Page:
Book Review || Use Your Perfect Memory by Tony Buzan
Hello Beautiful People,
Use Your Perfect Memory by Tony Buzan is a self help book on how to improve your memory, or in better words 'Use it'.
I decided to pick this book up, because I am learning a new language and it is difficult for me to retain new vocabulary. Hence, I though this book would help me improve my memory. The book covers various ways and systems you could do and use to put your brain into better use.
The author goes through the Link System, The Peg memory system, The alphabet system, The major system and finally Mindmaps. The Link system is what I normal would use to memories difficult words (with weird spelling), however, the extent of the use of this system discussed by the author is beyond what I regularly would do. The system is actually very useful; For instance, if you want to memories your shopping list in order, you create a storyline that contain all the items. The storyline should contain elements from all your senses to aid in memorisation. I still remember the example used in the book, and all the items that were mentioned in the story, nevertheless, on a daily basis I wouldn't use this system. If you have a test to study, there is so much information to remember and creating stories that involves all your senses is time consuming.
I don't disagree with the extent this system is being presented in the book, I just don't see myself applying it as it will make my progress much slower. Still, I will use it without the story aspect and only attach sensory elements to the information.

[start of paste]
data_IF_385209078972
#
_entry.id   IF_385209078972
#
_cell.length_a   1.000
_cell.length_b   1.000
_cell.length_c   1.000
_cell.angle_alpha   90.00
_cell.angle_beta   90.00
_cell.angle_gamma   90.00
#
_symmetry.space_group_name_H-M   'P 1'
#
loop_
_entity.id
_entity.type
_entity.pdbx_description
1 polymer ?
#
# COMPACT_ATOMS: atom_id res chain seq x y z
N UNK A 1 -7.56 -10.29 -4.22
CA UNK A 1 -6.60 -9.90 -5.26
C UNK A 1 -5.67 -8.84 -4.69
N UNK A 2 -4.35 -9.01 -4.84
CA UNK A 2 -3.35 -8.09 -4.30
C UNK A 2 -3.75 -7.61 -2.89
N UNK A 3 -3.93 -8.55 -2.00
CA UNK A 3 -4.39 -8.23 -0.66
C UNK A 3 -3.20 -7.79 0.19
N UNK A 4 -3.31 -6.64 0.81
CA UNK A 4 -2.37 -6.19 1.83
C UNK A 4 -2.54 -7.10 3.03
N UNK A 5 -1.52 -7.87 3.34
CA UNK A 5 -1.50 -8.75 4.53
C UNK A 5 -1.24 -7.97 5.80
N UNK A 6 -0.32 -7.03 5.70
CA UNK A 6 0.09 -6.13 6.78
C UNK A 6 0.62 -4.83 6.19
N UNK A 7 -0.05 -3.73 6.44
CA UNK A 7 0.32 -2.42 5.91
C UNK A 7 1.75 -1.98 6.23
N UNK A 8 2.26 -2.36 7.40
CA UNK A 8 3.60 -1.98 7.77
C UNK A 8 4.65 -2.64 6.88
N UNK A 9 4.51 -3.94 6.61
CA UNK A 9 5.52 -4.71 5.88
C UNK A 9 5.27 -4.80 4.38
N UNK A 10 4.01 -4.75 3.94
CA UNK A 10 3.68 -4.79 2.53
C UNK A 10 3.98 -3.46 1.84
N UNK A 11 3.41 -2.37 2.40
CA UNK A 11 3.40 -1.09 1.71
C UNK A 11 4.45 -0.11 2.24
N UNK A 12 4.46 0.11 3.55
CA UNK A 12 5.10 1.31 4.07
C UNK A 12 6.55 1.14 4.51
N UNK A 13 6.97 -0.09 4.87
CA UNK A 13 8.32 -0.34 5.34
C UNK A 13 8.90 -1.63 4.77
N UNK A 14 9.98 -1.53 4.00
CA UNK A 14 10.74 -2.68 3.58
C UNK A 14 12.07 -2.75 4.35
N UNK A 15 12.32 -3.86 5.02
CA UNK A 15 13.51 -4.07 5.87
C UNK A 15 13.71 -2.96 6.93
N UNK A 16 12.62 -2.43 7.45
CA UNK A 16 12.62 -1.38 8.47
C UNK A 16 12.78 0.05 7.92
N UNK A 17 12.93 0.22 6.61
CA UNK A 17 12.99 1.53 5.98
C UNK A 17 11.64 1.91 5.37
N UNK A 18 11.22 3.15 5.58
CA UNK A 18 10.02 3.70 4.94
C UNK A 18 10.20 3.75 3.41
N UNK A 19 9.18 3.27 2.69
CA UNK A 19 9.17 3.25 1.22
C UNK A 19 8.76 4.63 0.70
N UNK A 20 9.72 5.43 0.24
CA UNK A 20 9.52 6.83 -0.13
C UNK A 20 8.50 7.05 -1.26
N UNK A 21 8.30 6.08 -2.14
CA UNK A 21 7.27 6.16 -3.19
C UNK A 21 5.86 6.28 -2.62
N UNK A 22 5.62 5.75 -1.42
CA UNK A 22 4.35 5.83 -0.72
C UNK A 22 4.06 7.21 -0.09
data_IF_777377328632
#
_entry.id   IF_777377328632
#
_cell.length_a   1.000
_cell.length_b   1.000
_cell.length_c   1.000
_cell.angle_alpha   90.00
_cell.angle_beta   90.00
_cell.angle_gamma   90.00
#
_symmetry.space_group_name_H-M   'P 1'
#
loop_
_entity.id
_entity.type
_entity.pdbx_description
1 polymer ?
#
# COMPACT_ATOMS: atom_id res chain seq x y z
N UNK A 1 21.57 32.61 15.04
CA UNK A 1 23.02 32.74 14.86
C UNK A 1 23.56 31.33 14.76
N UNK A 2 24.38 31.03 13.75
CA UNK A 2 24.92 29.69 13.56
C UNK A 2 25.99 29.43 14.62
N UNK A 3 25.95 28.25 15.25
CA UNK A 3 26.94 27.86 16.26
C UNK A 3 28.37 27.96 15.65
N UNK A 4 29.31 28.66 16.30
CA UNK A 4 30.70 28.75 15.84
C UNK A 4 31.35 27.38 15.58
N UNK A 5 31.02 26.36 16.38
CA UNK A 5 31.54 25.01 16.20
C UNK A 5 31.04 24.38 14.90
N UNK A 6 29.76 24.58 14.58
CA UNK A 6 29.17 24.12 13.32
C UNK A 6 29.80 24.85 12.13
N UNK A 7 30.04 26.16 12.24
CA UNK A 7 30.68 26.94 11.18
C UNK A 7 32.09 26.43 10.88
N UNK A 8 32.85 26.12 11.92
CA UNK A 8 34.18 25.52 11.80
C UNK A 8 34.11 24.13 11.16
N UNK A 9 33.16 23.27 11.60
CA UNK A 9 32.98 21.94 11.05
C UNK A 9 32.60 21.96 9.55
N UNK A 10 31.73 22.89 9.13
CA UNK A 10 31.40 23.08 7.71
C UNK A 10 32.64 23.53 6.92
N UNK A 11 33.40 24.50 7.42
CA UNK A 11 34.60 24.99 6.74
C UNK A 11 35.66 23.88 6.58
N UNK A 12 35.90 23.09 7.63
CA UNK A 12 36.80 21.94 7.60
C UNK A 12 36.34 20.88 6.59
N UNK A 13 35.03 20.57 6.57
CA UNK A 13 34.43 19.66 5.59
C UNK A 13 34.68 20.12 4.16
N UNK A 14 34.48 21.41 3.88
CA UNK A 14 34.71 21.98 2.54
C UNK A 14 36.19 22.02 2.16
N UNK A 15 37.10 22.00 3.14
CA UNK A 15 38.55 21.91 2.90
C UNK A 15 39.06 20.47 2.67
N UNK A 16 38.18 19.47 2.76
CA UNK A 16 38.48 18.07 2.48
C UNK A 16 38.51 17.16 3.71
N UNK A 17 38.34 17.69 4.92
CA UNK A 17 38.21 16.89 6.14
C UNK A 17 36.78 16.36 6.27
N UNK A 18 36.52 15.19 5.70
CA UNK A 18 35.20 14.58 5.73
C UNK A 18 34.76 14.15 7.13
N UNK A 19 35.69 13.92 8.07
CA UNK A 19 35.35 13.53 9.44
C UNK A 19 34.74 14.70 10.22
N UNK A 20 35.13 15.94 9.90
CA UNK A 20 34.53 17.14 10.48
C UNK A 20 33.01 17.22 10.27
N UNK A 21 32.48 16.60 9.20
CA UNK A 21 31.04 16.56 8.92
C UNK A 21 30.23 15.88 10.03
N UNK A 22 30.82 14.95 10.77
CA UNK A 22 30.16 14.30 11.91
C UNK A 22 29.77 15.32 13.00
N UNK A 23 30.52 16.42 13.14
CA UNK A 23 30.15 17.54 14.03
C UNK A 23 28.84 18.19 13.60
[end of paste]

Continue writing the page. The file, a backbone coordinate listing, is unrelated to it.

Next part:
With the other systems, The Peg Memory System is something that I would see myself using, but the Roman room system, the alphabet system and the major system are too complicated. The book explains well how these systems could be put to use, but I would end up forgetting the actual system or mix up. Which happened alot while going through the examples. For the Major system, you assign numbers to consonants and then give words to each number and this can go up to forever. Sometimes, a word has more than one consonant but only one represents an actual number. I personally see myself getting messed up with this system a lot (which happened while going throught the exercises in the book), and I would need to spend a lot of time to just get the system.
The book also briefly discusses Mindmaps (in barely two pages), it was one of the parts I was looking the most forward to. yet, I understand why it was short, as the author has books specifically discussing mindmaps. Funny enough, I think mind maps are going to be the best way for me to retain information and I've already begun using them.
As I said earlier in my review, I picked this book up to help me in learning a new language, and there was a chapter about 'Remembering vocabulary'. Unfortunately it didn't present anything new to the table. I guess, I should just keep on doing what I am already doing and hope for the best XD
Finally, the book goes into detail on how to use these systems to remember names, faces, phone numbers and study materials. I think this book might be interesting or helpful for individuals who are interested in improving their memory. It is a very light read, and I would recommend it.
3/5 stars 'liked it'